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FILMS: Up in the Air

Rachel Winterbottom is impressed by George Clooney's timely portrayal of a corporate downsizer

Written by . Published on January 27th 2010.

FILMS: Up in the Air

ABOVE the clouds is a man without baggage. He is more loyal to his service providers than his family and his shell of an apartment lies empty for the best part of the year. After all this time in the air, is he finally ready to make a connection? Not if he can help it.

Bingham lives in a systemised world of motivational speeches and automated greetings where even one night stands are scheduled in. It’s an existence that doesn’t allow for change unless it’s made an appointment first.

Driven only by a need to clock up his air miles, George Clooney’s Ryan Bingham is a corporate downsizer for bosses who are too pussy to fire their own staff members. Bingham lives in a systemised world of motivational speeches and automated greetings where even one night stands are scheduled in. It’s an existence that doesn’t allow for change unless it’s made an appointment first. Enter new recruit Natalie Keener, aka the change.

On the surface, this film’s plot is about a man whose only goal in life is to be the seventh person ever to reach the one million air miles mark. That’s all just cloud cover though, and beneath that is a world where every line is weighted with meaning, and where the words ‘We value your loyalty,’ come to represent the whole of Bingham’s empty existence.

Adapted from Walter Kirn’s book of the same name by Juno’s Jason Reitman, the director, producer and co-writer’s original version of Up in the Air was apparently supposed to be a satirical comedy. This is a film about people losing their livelihood, their homes and careers they’ve dedicated the majority of their working lives to. Thankfully, king of the quirk Reitman has taken the right approach with this timely gem and instead of being satirical, it’s just true.

Other than customer service providers, Bingham’s only real human contact are the people he’s firing and he takes pleasure in these interactions. In reality, he’s the harbinger of bad news in these brief exchanges, the face of failure, and even his most poetic advice has as much emotion behind it as the automated train announcements expressing profound regret for delays to your journey. Despite this he’s a very likeable character – Clooney is now so charming he humanises the despicable. Next up, a biopic of Hitler, prepare to be swayed?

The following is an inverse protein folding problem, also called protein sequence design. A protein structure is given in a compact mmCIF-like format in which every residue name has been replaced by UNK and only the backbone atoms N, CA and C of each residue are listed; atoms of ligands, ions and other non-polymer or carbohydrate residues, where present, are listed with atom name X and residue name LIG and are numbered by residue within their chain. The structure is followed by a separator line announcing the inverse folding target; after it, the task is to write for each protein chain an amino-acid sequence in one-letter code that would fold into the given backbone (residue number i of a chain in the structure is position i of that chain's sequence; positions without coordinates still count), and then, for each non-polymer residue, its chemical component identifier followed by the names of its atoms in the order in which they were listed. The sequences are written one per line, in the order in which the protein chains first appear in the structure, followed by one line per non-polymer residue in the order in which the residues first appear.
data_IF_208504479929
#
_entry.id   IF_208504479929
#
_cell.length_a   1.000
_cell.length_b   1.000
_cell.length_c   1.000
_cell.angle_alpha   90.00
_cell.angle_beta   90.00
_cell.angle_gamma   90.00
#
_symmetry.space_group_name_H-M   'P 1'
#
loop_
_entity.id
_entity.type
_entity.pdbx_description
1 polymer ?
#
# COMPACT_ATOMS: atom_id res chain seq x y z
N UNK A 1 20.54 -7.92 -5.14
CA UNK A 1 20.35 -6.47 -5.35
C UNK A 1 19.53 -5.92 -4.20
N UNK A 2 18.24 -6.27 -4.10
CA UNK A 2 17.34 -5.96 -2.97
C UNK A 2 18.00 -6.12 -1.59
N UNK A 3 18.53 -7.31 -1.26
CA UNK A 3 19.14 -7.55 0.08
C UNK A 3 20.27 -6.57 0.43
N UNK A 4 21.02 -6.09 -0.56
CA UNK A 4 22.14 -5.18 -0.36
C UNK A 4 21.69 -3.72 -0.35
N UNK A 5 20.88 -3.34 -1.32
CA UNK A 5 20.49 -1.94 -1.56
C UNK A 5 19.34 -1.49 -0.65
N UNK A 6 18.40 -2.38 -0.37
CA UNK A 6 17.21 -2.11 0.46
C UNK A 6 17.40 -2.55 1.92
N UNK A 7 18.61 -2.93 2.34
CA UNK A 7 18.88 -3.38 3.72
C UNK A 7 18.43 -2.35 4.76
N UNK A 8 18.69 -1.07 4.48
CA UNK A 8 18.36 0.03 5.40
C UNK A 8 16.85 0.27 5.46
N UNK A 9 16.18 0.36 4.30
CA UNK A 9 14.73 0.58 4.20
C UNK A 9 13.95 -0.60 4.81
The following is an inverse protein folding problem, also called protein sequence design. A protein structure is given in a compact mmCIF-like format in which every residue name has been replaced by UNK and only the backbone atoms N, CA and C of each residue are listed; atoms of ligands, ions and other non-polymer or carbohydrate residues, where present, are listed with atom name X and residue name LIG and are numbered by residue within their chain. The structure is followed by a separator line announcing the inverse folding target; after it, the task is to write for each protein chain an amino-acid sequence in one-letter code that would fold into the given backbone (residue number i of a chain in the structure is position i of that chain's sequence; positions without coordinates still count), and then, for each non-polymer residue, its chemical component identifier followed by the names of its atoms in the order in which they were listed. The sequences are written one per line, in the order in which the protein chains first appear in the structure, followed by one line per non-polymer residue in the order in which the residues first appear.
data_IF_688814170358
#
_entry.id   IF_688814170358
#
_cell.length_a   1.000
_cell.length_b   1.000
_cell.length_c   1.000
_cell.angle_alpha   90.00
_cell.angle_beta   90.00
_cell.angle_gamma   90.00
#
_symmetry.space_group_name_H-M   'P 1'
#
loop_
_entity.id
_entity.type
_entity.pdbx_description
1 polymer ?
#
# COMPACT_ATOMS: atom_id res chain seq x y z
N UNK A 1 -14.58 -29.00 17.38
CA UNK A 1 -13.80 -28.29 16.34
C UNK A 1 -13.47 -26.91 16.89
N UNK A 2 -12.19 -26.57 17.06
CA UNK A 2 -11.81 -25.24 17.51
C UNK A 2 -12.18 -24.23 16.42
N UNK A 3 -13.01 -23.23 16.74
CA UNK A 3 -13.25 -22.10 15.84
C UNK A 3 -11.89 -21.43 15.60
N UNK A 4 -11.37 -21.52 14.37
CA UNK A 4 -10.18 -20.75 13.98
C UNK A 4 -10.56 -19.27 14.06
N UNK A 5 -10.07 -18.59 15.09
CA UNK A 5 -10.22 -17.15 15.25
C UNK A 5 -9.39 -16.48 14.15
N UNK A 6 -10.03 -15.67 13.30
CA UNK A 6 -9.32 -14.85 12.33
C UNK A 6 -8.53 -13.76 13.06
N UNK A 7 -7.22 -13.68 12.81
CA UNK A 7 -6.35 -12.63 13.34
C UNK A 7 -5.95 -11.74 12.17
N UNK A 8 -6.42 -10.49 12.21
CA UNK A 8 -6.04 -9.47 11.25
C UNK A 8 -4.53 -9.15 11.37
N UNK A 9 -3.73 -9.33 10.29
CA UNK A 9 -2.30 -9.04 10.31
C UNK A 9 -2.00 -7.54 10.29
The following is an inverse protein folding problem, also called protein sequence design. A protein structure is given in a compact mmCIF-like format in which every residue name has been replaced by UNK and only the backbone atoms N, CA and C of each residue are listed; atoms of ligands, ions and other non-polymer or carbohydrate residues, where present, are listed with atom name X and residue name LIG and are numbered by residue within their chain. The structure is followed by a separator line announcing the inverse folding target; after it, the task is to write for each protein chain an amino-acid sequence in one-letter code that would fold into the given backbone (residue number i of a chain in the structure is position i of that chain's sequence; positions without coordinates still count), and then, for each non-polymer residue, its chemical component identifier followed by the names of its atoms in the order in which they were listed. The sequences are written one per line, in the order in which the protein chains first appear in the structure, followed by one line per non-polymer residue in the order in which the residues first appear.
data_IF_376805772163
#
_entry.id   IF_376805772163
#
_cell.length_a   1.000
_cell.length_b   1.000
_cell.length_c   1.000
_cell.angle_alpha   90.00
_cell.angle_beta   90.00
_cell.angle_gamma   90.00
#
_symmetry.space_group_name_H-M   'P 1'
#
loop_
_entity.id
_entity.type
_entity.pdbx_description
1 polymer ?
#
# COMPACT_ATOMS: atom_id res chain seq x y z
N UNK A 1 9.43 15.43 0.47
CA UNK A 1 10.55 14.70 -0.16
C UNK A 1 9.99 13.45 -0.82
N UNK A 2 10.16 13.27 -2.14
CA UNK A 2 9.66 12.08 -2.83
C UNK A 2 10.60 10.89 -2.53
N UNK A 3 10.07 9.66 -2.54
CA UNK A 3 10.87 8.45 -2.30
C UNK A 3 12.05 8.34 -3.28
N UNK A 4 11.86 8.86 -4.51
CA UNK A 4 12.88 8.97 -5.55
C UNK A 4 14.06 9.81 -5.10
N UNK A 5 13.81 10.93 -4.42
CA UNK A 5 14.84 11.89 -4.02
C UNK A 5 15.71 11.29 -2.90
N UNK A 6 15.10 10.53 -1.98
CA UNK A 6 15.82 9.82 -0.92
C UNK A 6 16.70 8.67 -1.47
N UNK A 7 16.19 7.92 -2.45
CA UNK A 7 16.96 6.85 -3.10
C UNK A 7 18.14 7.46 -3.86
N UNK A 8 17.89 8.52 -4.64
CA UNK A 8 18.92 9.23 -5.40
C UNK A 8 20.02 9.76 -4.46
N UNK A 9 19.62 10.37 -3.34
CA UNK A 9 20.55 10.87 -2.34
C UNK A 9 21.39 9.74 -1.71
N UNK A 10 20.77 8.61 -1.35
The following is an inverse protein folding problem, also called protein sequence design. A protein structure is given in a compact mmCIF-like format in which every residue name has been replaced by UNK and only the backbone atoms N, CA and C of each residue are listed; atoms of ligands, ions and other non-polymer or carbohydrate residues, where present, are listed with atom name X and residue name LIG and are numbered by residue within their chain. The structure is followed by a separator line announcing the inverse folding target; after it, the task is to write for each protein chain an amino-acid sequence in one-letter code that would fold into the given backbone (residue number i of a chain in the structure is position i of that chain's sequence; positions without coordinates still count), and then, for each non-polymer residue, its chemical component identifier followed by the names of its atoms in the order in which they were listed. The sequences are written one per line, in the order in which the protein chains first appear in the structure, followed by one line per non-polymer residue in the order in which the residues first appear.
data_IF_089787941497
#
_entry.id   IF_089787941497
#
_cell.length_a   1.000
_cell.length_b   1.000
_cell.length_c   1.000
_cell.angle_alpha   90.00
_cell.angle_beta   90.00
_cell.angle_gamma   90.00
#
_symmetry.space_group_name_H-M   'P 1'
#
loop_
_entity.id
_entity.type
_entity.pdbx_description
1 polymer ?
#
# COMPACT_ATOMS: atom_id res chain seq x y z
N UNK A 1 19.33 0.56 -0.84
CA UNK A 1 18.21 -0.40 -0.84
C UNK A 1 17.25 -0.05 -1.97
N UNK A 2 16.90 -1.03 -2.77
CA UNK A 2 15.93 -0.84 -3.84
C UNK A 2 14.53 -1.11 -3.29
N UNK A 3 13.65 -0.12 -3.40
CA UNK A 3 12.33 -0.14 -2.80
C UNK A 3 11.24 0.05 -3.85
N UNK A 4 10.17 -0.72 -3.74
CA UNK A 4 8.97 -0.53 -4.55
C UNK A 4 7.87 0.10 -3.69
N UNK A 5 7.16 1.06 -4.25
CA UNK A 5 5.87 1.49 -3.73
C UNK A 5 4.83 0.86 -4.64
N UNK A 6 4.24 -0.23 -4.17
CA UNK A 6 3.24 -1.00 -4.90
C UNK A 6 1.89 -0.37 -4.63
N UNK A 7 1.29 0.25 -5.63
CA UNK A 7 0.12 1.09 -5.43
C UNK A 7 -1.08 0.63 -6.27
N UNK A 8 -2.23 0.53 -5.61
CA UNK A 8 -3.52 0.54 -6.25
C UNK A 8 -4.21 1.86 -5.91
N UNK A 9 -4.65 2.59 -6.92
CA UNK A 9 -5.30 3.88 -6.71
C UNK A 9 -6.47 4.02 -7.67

Anna Kendrick (you know, Bella’s ingratiating mate from Twilight) plays Natalie Keener, the crisp-suited, clinical little upstart who stands as the pre-pubescent threat to Bingham’s air miles. Where Bingham sees poetry in speaking face-to-face with ex-employees, Keener sees excess expenditure.

Their boss, a generic, bearded Jason Bateman (as seen with less facial hair in Juno and Arrested Development), decides that Keener’s idea of firing via webcams is the way forward and grounds all employees. Much to Bingham’s dismay, he also makes the pair team up so he can show Keener the ropes before technology takes over. In the face of all that human suffering, Keener’s grown-up veneer slowly starts to crack as she realises there’s no flowchart for delivering life-shattering news.

The majority of the ex-employee ‘actors’ are actually played by people who really have just lost their jobs and their naturalistic responses pays dividends. Underneath the brutal onslaught of all those very human reactions, Keener’s vulnerability is exposed and her innocence eaten away. By the end you’ll no longer think of Kendrick as Bella’s mate from Twilight. She’s above it.

The other woman to threaten Bingham’s travel-sized existence is Alex Goran (Vera Farmiga, Orphan), the female version of himself. They meet in a hotel bar and seduce each other with executive privileges and loyalty card foreplay. Maybe it’s witnessing how his profession is affecting his young protégé that causes a disturbance in the organised compartments of his heart, but as Bingham slowly opens up to Alex, both Clooney and Farmiga’s excellent performances leave you guessing about who is the more vulnerable of the two.

It’s embarrassing seeing people at their most vulnerable, and Reitman doesn’t shy away from this. Grown men break down and cry, women speak calmly of suicide, shaking fingers reach for wallets to plea for pity with photos of the family they’ll be letting down. It’s as awkward as it is heartbreaking but there is also a dignity to these ex-employees that Reitman has captured perfectly.

In Reitman’s film, nothing is stable, not even marriage. The message is capricious – love is stability, but it can also be fleeting or shallow. The film’s one clear message is that hope gets you through the worst times (although being in a loving relationship can help). Witty, poignant and with an ending that manages to be buoyant without being contrived, Up in the Air is a successful homage to things more tangible in life than a nine-to-five job.


Up in the Air (15) is on general release now.

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Baggage handlerJanuary 27th 2010.

I agree, surprisingly good film. But not about the potency of capitalist ethics. More about the triumph of the human spirit, surely?

AviatorJanuary 27th 2010.

But underneath, the film cannot hide its belief that being fired is good for you. Too much in thrall to capitalist ethics for me I'm afraid.

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